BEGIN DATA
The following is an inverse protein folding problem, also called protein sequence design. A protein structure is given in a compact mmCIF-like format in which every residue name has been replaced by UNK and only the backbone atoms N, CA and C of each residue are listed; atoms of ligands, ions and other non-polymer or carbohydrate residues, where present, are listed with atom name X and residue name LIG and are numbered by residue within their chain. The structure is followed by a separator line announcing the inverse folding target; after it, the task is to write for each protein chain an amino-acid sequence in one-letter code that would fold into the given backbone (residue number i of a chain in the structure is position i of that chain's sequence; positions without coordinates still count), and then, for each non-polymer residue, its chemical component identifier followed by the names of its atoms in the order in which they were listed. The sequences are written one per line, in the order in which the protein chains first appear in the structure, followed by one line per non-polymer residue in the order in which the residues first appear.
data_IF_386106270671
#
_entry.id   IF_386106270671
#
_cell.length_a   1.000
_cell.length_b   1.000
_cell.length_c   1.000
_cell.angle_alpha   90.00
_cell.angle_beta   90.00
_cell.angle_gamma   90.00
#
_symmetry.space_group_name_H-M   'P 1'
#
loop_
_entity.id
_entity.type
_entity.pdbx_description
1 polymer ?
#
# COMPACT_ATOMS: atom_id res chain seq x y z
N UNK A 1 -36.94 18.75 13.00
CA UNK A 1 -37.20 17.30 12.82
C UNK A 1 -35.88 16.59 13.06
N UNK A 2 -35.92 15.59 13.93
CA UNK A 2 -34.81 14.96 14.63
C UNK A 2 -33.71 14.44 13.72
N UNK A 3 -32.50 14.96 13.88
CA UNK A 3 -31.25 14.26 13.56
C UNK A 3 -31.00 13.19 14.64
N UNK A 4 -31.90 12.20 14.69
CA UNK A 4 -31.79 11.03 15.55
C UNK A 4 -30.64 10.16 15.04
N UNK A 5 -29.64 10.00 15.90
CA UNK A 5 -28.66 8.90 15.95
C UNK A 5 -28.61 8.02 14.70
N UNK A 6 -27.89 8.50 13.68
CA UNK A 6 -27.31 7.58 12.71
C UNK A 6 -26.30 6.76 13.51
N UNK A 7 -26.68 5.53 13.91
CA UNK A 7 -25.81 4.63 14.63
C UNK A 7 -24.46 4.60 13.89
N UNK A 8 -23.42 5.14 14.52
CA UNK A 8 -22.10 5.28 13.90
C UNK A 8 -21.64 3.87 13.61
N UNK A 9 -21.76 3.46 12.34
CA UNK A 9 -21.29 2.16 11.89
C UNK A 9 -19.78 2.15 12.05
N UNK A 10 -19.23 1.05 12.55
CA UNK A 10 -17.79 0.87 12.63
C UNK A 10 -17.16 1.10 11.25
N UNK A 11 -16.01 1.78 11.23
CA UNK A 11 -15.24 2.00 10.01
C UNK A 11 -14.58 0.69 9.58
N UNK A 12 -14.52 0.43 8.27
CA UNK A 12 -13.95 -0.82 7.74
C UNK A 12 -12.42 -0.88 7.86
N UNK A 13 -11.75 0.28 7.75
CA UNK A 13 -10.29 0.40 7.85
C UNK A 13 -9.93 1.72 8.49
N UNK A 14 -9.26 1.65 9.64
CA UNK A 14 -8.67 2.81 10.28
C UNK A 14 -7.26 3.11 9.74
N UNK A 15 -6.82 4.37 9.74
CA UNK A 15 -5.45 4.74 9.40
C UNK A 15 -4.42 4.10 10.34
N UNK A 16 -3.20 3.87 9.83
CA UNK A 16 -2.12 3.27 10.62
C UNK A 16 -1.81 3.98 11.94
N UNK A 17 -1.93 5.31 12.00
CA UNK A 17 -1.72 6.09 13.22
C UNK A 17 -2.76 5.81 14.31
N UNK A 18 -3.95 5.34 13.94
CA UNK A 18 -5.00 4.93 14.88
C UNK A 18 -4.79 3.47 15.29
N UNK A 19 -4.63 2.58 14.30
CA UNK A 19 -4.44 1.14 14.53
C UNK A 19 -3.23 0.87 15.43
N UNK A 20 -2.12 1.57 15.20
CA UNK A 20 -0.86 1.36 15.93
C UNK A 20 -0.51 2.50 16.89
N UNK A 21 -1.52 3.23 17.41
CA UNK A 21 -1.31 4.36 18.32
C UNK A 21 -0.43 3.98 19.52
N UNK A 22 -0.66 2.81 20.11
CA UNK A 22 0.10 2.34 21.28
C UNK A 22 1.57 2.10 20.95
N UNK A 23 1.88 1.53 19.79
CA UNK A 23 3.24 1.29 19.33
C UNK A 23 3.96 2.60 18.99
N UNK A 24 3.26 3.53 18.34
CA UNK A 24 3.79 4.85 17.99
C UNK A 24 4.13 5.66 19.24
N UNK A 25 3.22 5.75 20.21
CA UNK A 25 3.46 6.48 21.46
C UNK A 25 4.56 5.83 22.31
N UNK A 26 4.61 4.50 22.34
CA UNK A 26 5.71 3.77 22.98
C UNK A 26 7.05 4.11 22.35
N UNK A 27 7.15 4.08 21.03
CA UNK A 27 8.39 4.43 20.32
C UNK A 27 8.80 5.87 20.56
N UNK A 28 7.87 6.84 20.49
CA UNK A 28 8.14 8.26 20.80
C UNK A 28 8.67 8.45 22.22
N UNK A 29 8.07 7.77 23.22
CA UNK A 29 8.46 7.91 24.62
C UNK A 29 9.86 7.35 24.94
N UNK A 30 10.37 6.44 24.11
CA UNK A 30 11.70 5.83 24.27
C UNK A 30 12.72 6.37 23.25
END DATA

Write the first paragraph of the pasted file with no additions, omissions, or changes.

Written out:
The following is an inverse protein folding problem, also called protein sequence design. A protein structure is given in a compact mmCIF-like format in which every residue name has been replaced by UNK and only the backbone atoms N, CA and C of each residue are listed; atoms of ligands, ions and other non-polymer or carbohydrate residues, where present, are listed with atom name X and residue name LIG and are numbered by residue within their chain. The structure is followed by a separator line announcing the inverse folding target; after it, the task is to write for each protein chain an amino-acid sequence in one-letter code that would fold into the given backbone (residue number i of a chain in the structure is position i of that chain's sequence; positions without coordinates still count), and then, for each non-polymer residue, its chemical component identifier followed by the names of its atoms in the order in which they were listed. The sequences are written one per line, in the order in which the protein chains first appear in the structure, followed by one line per non-polymer residue in the order in which the residues first appear.